CS Lewis Reading List

In Reading the Classics with C.S. Lewis, editor Thomas Martin and the other literature professors who
contributed to this essay collection detailed the works of classic English literature that helped form Lewis
as a Christian thinker. (See “Reading the Classics with C.S. Lewis” in the Summer, 2005 issue of Heart and
Mind magazine.)
While trying to compile a reading list from the literature cited in these essays, I emailed Dr. Martin asking
for advice. He kindly sent me some reading recommendations for both primary and secondary level students.
I have also included a list of various other books mentioned in Reading the Classics with C.S. Lewis.
One suggestion straight from Lewis: familiarize kids with the classics through picture books and children’s
versions, making it easier for them to read the originals on their own when they are older. Also, many of these
titles would make excellent family read-alouds.
A word of caution: Do a bit of research before handing these books to your children. Some are written in
archaic language which requires extra help to comprehend. Some might have levels of violence or sensuality
or other adult themes that you feel your child is not yet ready for. And there is not a little anti-Catholicism in
several books on the list, including Puritan’s Progress, The Faerie Queene and Paradise Lost.
Dr. Thomas Martin’s reading recommendations:
Primary level:
Andersen, Hans Christian, The Snow Queen
Bunyan, John Pilgrim’s Progress
Grahame, Kenneth The Wind in the Willows
Juster, Norton The Phantom Tollbooth
L’Engle, Madeline A Wrinkle in Time (series)
Lewis, C.S. The Chronicles of Narnia (series)
MacDonald, George The Princess and the Goblin
The Princess and Curdie
The Light Princess
Phantastes
Lilith
The Golden Key
The Princess and the Goblin
Tolkien, J.R.R. The Hobbit
The Lord of the Rings
Secondary level (essential):
Beowulf
Alighieri, Dante The Divine Comedy
Chaucer, Geoffrey Canterbury Tales (selections)
C.S. Lewis-Inspired Reading List
Lesley Rice
©2005 Heart and Mind www.heart-and-mind.com
Coleridge, Samuel Taylor “The Rime of the Ancient Mariner”
Defoe, Daniel Robinson Crusoe
Dickinson, Emily Selected Poems
Donne, John Selected poems
Hawthorne, Nathaniel The Scarlet Letter
“Young Goodman Brown”
“Ethan Brand”
Henry David Thoreau Walden
Herbert, George The Temple (selected poems)
Homer The Iliad
The Odyssey
Marlowe, Christopher Doctor Faustus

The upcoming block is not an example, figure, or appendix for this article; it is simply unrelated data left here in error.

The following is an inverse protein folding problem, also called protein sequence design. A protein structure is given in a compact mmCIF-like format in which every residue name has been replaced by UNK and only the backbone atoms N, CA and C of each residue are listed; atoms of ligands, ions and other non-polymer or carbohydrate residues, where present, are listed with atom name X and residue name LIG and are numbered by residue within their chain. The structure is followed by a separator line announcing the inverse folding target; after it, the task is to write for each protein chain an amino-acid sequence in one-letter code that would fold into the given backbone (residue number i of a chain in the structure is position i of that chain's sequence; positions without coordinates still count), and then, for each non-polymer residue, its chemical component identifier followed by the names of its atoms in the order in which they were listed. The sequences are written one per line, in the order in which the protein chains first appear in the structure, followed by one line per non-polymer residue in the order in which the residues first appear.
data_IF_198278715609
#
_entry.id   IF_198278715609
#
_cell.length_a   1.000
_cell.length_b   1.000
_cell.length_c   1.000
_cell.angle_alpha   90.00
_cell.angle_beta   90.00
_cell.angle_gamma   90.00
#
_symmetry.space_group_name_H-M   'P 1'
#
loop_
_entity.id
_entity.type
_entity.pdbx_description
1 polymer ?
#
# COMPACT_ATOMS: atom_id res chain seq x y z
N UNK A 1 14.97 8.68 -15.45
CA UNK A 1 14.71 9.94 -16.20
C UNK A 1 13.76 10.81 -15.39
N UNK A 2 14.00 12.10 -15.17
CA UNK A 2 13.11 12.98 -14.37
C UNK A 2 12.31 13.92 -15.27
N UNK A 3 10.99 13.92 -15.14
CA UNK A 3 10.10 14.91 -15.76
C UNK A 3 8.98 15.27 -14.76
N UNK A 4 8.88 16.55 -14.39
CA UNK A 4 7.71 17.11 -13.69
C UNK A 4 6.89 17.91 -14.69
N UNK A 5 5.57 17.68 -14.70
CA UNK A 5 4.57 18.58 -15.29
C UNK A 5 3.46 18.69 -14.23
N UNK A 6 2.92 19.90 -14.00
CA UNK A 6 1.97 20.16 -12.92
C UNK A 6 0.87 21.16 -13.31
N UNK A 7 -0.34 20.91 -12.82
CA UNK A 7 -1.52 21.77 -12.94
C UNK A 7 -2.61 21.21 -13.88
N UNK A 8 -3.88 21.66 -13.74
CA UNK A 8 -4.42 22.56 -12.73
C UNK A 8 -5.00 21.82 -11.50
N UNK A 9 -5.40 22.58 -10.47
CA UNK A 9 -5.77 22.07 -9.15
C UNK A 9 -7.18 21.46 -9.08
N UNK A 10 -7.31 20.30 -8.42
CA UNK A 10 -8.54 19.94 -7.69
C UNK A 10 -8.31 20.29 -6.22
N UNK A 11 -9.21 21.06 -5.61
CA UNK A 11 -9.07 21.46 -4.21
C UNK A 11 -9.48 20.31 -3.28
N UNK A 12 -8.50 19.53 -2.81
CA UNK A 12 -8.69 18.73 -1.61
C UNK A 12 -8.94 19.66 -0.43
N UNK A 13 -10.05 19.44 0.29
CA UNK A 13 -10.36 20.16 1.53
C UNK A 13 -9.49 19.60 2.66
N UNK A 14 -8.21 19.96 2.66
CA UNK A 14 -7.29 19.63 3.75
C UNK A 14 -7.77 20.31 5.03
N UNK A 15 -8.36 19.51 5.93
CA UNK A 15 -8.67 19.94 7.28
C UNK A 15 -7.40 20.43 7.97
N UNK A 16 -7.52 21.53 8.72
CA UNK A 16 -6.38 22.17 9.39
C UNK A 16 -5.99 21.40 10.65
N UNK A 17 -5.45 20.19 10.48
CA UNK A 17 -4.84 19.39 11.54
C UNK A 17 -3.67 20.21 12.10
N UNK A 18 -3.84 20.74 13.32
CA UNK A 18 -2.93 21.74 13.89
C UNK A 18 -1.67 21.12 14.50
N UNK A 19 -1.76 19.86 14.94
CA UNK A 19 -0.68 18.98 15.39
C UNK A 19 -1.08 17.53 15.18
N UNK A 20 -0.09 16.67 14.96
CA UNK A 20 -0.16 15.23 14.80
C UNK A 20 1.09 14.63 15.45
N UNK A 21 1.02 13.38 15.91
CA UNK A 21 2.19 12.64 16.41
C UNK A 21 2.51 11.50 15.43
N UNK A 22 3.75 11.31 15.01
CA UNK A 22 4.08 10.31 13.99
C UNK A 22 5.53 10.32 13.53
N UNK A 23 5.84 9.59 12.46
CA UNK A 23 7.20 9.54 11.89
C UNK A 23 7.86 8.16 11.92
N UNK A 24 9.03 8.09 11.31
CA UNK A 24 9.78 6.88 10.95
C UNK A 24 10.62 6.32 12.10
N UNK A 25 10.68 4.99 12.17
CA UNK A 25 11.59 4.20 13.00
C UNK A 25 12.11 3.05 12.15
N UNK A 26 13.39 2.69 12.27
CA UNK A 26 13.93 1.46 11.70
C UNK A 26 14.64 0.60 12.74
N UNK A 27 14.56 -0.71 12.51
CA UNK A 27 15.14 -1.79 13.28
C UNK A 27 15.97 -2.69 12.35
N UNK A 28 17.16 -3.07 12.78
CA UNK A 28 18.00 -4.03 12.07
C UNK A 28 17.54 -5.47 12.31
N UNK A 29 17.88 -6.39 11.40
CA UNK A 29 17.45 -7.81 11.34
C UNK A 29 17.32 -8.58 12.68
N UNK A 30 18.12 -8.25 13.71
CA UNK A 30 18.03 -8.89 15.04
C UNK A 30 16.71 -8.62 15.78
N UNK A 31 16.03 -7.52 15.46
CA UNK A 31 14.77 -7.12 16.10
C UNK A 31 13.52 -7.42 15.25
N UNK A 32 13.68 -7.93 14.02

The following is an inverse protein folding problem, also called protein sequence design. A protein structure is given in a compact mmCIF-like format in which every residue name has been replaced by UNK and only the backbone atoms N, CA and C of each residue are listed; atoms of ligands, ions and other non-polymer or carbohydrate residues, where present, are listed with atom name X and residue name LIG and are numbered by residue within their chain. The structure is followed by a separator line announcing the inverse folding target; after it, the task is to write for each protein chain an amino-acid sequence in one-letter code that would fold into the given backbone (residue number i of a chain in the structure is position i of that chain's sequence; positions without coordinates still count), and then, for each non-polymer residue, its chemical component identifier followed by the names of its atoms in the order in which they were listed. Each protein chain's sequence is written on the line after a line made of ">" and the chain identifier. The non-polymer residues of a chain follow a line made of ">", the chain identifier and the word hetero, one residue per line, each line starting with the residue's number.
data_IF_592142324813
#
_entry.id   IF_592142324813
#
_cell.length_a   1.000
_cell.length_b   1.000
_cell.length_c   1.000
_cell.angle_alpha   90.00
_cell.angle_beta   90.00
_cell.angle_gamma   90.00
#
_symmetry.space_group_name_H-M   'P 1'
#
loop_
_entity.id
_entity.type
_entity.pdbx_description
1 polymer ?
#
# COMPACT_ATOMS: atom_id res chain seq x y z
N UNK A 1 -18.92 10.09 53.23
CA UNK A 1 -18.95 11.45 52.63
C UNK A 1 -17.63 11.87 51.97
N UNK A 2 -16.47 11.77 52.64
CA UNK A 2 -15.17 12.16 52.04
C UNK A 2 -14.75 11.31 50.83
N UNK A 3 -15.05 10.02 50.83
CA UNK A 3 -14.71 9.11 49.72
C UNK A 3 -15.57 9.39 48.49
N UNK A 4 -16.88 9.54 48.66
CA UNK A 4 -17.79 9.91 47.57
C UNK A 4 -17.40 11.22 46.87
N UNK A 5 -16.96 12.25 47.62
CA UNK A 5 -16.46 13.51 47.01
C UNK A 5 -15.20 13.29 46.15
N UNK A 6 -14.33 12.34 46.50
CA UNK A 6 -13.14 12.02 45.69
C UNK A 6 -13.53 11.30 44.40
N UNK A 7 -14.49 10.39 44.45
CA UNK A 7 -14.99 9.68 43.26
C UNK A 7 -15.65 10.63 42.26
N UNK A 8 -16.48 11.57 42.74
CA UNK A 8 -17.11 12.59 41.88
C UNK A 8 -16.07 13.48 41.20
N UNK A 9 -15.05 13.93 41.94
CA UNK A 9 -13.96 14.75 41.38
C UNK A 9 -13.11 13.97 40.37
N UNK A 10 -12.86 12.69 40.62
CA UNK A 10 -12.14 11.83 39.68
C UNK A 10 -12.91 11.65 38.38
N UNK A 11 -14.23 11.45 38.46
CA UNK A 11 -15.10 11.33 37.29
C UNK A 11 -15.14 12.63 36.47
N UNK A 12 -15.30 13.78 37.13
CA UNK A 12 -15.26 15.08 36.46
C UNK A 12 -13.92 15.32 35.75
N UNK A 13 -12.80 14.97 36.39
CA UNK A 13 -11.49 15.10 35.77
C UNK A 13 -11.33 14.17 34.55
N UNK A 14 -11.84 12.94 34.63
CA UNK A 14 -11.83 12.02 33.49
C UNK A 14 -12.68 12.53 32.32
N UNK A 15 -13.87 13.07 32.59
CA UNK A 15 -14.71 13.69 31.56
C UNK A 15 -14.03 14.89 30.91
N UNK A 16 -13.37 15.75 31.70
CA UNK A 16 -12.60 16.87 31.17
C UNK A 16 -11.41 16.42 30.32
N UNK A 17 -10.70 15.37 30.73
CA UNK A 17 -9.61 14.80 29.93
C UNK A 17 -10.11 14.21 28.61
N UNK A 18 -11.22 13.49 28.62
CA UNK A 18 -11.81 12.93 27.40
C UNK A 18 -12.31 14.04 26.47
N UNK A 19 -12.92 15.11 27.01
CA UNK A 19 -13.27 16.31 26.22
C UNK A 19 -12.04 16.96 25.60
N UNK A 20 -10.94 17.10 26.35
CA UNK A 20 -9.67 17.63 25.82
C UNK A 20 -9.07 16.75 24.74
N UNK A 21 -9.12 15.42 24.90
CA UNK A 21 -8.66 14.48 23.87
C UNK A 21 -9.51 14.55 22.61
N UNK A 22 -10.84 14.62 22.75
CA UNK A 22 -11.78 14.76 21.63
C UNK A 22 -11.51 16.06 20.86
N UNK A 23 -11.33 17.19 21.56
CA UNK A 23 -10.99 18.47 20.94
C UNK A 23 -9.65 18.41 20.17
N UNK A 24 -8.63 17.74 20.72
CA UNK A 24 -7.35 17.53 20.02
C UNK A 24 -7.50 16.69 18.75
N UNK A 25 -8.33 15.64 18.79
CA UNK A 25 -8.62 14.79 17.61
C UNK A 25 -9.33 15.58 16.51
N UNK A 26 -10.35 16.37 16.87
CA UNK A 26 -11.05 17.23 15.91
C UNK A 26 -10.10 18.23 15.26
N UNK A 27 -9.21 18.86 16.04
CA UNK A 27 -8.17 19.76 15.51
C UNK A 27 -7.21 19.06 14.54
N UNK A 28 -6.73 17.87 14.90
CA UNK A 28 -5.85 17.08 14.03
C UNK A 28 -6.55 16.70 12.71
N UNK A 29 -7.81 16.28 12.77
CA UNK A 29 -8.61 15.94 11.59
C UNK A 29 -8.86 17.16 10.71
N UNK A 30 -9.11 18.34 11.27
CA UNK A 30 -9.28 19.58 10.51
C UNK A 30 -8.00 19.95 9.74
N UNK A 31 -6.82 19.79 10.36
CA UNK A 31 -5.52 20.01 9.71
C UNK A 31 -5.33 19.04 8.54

Melville, Herman Moby Dick
Milton, John Paradise Lost
Shakespeare, William Julius Caesar
Hamlet
Romeo and Juliet
Shelley, Mary Frankenstein
Swift, Jonathan Gulliver’s Travels
Tolstoy, Leo “Master and Man”
Virgil The Aenid
Secondary level (additional):
Alcott, Louisa May Little Women
Buck, Pearl The Good Earth
Cooper, James Fenimore Last of the Mohicans
Clark, Walter Van Tilburg The Ox-Bow Incident
Lee, Harper To Kill a Mockingbird
London, Jack White Fang
Call of the Wild
Potok, Chaim My Name is Asher Lev
Twain, Mark Huckleberry Finn
Tom Sawyer
A Connecticut Yankee in King Arthur’s Court
Verne, Jules Twenty Thousand Leagues Under the Sea
White, E.B. Charlotte’s Web
White, T.H. The Once and Future King
More books mentioned in Reading the Classics
with C.S. Lewis:
Austin, Jane Persuasion
Mansfield Park
Sense and Sensibility
Boswell, James The Life of Samuel Johnson
Carroll, Lewis Alice’s Adventures in Wonderland
©2005 Heart and Mind www.heart-and-mind.com
Haggard, Rider King Solomon’s Mines
Kingsley, Charles The Water Babies
Kipling, Rudyard Kim
Rewards and Fairies
Milton, John Paradise Lost by Milton
Norton, Mary The Borrowers
Potter, Beatrix Squirrel Nutkin
The Tale of Peter Rabbit
Spenser, Edmund The Faerie Queene
Swift, Jonathan Gulliver’s Travels [For an interesting analysis of this satire from a
Christian perspective, see Anne Barbeau Gardiner’s article, “Swift
Prophet:The Christian Meaning of Gulliver’s Travels” in the
October, 2004 issue of Touchstone magazine. Call 800-783-4903
or visit www.touchstonemag.com.]
White, T.H. Mistress Masham’s Repose
Also mentioned as Lewis favorirtes: Charlotte Bronte and poets Wordsworth, Herbert,
Keats and Shelley.
More reading lists:
The University of New Mexico Department of English, master’s program reading list:
www.unm.edu/~english/Resources/pdf/50-item%20MA%20list%2003-04%20students.pdf
Also, see UNM’s Ph.D. reading lists in English Literature at www.unm.edu/~english/GraduateStudies/
Resources.htm
Rutgers-Newark Department of English reading list: http://english-newark.rutgers.edu/02_graduate_07_
mA_Exam_reading_list.htm
©2005 Heart and Mind www.heart-and-mind.com
Lesley Rice is editor of Heart and Mind: A
Resource for Catholic Homeschoolers. Read
her comprehensive review of Reading the
Classics With C.S. Lewis in the
Summer 2005 issue. To order a
back issue or to subscribe, visit
www.heart-and-mind.com.
Order Reading the Classics
With C.S. Lewis from Baker
Academic, P.O. Box 6287,
Grand Rapids, MI 49516,
(800) 877-2665 or visit www.
bakeracademic.com. Cost:
$19.92 plus $4.49 shipping
and handling.
Lewis’ Top 10 Books
Phantastes by George MacDonald
The Everlasting Man by G.K. Chesterton
The Aenid by Virgil
The Temple by George Herbert
The Prelude by William Wordsworth
The Idea of the Holy by Rudolfo Otto
The Consolation of Philosophy by Boethius
The Life of Samuel Johnson by James Boswell
Descent into Hell by Charles Williams
Theism and Humanism by Arthur James Balfour

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